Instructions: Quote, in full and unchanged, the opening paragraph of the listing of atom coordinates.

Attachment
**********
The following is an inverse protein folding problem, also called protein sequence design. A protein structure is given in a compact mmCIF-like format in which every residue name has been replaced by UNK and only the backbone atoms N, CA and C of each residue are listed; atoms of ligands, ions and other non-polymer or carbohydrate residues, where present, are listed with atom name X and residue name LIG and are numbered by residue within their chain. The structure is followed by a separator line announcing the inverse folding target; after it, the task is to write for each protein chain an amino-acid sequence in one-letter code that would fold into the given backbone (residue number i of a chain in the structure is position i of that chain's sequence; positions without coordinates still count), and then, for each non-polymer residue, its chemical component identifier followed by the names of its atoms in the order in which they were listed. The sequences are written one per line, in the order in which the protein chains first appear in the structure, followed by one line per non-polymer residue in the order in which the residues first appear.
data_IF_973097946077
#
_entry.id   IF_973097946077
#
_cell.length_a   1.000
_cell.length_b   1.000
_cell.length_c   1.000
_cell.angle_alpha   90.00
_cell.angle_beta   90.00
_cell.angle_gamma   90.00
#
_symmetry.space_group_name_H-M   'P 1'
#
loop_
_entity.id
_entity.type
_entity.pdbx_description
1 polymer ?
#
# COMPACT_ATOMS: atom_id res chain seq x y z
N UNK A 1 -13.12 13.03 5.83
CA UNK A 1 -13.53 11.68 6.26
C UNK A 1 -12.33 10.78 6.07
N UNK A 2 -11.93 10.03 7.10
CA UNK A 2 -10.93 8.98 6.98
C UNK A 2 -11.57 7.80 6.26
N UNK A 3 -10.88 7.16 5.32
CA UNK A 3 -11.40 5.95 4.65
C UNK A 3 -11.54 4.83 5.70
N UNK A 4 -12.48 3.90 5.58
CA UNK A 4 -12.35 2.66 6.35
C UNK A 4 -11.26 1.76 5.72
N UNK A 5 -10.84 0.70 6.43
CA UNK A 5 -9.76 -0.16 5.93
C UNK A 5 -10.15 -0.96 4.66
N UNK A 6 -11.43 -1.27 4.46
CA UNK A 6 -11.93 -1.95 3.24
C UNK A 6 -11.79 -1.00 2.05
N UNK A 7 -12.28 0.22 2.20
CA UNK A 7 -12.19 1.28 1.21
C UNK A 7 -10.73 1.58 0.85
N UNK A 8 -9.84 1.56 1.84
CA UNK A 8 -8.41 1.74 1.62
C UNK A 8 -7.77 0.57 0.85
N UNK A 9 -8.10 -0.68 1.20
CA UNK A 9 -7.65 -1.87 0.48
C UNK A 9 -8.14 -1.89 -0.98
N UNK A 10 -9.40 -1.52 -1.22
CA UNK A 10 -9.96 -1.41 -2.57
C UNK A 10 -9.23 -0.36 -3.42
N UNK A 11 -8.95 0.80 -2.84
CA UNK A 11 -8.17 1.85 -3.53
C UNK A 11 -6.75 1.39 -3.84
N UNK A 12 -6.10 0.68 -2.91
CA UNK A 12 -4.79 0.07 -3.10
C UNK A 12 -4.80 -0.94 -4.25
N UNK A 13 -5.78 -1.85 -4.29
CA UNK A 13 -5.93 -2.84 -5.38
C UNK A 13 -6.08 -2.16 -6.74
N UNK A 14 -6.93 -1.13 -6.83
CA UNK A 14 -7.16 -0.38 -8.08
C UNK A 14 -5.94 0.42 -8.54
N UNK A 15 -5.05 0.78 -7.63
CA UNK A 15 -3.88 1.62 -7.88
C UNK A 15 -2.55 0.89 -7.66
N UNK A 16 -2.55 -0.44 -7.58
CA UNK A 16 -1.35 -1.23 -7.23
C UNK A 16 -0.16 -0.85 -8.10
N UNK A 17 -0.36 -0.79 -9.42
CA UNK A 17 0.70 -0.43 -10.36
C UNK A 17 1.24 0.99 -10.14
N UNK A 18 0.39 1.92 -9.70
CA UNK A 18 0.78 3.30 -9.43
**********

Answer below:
The following is an inverse protein folding problem, also called protein sequence design. A protein structure is given in a compact mmCIF-like format in which every residue name has been replaced by UNK and only the backbone atoms N, CA and C of each residue are listed; atoms of ligands, ions and other non-polymer or carbohydrate residues, where present, are listed with atom name X and residue name LIG and are numbered by residue within their chain. The structure is followed by a separator line announcing the inverse folding target; after it, the task is to write for each protein chain an amino-acid sequence in one-letter code that would fold into the given backbone (residue number i of a chain in the structure is position i of that chain's sequence; positions without coordinates still count), and then, for each non-polymer residue, its chemical component identifier followed by the names of its atoms in the order in which they were listed. The sequences are written one per line, in the order in which the protein chains first appear in the structure, followed by one line per non-polymer residue in the order in which the residues first appear.